News Opinion

A Very Different Care Village

Professor Deborah Sturdy OBE Director of Health & Wellbeing, the Royal Hospital Chelsea

By Deborah Sturdy OBE, Director of Health & Wellbeing, the Royal Hospital Chelsea

At 325 years old the Royal Hospital Chelsea must be one of the UK’s oldest institutions for the care older people. It provides care and support today for 300 ex-army veterans. This “care village” has much to recommend it, uniquely taking ex British Army veterans over the age of 65 years. The community provides a comradeship and integrated care model which supports people from independence through to end of life.

The expectation at admission is that you will contribute to life at the Royal Hospital in terms of representation in many forms. The clear identity of the iconic uniform creates a pride and purpose for all who wear it. These are ordinary people who have served their country and who have chosen to return to a quasi-military community in which to live in their retirement. Communal living is not for all and many of those who choose to join “the ranks” are often led by personal loss following the death of a spouse and loneliness in later life.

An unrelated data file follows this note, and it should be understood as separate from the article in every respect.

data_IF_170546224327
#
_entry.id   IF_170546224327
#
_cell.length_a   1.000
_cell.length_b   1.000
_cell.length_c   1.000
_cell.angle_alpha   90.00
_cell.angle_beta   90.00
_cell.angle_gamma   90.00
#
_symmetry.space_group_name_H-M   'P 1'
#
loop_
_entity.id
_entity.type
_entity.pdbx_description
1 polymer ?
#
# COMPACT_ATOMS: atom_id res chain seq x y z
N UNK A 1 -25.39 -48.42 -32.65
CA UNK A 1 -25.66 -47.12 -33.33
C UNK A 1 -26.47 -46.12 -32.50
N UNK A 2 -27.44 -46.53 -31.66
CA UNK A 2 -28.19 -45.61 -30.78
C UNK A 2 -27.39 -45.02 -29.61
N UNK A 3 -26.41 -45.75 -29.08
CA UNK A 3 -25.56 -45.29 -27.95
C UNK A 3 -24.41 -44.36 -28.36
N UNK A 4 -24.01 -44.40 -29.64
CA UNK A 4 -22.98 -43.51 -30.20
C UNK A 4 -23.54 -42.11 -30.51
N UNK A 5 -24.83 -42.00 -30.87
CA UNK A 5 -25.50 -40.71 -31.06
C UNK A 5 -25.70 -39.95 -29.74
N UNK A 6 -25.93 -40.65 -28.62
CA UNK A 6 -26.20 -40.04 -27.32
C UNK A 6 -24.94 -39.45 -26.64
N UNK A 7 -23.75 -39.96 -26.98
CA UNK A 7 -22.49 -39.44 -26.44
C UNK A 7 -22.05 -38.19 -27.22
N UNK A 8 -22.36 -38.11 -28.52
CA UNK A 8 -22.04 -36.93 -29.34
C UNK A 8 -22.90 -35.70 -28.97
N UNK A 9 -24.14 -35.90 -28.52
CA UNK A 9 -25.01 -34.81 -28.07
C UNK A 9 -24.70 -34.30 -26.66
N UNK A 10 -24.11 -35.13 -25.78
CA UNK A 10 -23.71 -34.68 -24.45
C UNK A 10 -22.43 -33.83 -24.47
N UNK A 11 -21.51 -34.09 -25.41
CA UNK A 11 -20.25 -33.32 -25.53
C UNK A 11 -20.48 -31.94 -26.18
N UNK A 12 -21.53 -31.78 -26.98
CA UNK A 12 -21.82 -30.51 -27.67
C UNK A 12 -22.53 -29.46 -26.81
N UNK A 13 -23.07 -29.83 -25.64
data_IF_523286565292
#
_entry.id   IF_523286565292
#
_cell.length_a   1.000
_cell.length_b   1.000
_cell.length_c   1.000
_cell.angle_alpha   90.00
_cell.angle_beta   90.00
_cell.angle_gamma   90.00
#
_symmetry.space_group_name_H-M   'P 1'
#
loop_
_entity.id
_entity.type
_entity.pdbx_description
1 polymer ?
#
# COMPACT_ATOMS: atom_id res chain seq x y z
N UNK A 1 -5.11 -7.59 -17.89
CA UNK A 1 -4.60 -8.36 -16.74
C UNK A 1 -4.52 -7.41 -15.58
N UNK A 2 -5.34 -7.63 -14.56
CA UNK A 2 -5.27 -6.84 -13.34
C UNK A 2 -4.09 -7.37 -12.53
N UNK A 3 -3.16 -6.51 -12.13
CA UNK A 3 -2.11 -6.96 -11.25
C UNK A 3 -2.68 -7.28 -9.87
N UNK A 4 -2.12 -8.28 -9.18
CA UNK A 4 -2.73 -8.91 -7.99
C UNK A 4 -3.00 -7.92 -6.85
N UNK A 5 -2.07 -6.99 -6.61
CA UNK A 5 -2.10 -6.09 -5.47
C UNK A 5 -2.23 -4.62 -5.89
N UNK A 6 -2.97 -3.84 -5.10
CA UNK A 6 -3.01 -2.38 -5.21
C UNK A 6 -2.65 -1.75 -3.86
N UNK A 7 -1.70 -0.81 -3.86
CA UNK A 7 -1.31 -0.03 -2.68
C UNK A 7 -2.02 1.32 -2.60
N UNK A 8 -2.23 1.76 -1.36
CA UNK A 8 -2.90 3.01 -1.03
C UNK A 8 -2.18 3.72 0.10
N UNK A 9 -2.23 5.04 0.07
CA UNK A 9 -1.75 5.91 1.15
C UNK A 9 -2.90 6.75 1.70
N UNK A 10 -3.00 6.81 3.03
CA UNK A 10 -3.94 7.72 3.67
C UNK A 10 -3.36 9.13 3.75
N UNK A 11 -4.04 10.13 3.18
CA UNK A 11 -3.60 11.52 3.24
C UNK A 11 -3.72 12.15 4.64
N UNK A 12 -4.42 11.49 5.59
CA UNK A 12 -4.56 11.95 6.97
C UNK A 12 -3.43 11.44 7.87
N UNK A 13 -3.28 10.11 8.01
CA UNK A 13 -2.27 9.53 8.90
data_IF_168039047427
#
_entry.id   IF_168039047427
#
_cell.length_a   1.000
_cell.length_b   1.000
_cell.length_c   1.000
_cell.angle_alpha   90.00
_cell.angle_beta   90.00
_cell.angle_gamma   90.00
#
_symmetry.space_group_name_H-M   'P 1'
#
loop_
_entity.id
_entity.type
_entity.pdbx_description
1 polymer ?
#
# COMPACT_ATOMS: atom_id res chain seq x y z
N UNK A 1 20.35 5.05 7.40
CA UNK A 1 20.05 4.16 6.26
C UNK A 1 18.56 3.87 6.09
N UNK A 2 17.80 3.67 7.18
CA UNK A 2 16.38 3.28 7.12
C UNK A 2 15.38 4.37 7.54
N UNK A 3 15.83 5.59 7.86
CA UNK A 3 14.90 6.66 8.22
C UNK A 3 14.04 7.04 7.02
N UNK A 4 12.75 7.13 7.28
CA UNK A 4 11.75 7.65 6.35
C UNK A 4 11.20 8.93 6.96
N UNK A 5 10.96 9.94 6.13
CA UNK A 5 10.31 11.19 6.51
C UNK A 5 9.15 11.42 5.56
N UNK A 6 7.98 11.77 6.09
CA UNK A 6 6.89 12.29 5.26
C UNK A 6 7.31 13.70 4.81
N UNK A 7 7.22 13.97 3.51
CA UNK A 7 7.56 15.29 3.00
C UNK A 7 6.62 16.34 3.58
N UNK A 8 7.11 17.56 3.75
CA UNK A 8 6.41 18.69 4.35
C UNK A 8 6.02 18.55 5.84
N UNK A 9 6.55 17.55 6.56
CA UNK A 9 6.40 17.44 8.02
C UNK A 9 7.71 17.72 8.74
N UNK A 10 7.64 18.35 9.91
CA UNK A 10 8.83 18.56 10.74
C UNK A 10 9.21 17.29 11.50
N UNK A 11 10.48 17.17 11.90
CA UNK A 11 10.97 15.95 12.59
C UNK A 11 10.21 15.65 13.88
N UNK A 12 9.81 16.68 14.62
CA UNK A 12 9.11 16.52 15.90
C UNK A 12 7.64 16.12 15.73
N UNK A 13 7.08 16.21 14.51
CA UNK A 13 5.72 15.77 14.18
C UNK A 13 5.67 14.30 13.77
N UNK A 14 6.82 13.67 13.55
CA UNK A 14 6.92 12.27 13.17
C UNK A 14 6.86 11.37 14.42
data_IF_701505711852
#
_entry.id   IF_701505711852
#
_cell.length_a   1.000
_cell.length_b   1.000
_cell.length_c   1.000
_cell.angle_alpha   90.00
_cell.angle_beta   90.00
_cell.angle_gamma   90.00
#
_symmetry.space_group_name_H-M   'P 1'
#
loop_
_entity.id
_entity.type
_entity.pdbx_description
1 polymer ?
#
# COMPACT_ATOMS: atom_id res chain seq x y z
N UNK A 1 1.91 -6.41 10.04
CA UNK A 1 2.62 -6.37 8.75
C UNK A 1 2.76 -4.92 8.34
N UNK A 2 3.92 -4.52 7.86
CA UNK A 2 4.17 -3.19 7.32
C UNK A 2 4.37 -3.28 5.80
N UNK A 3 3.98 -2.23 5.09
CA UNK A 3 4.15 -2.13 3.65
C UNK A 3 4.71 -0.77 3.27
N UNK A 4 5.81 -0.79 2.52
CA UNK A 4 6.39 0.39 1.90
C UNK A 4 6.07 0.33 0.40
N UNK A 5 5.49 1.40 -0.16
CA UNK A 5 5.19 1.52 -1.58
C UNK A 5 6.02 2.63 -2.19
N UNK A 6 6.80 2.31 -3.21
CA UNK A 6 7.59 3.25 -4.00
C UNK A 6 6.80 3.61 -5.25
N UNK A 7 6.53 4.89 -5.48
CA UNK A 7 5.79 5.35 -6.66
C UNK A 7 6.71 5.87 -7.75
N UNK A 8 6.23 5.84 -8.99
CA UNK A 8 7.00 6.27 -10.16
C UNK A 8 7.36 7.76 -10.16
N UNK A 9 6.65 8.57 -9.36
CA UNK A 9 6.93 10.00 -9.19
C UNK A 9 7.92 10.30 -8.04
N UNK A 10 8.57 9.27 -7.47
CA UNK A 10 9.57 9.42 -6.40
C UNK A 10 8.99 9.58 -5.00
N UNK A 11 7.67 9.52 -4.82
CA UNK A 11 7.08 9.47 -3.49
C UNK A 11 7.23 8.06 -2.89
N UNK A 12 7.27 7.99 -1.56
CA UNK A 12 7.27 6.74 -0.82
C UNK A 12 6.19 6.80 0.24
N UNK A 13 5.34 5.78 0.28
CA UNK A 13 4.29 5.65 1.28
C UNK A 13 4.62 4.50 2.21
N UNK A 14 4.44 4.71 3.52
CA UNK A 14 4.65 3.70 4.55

Contributing to the community using its many opportunities for social and recreation activity provides purpose and positive engagement. The allotments and gardening club, bowls, boules clubs, pottery classes, calligraphy and choir are but a few social gatherings where friendships form and interests maintained. Volunteering and therapeutic occupation also from part of life with a number of opportunities to give something back, including Prison visits, a local homeless charity and links to a range of military charities.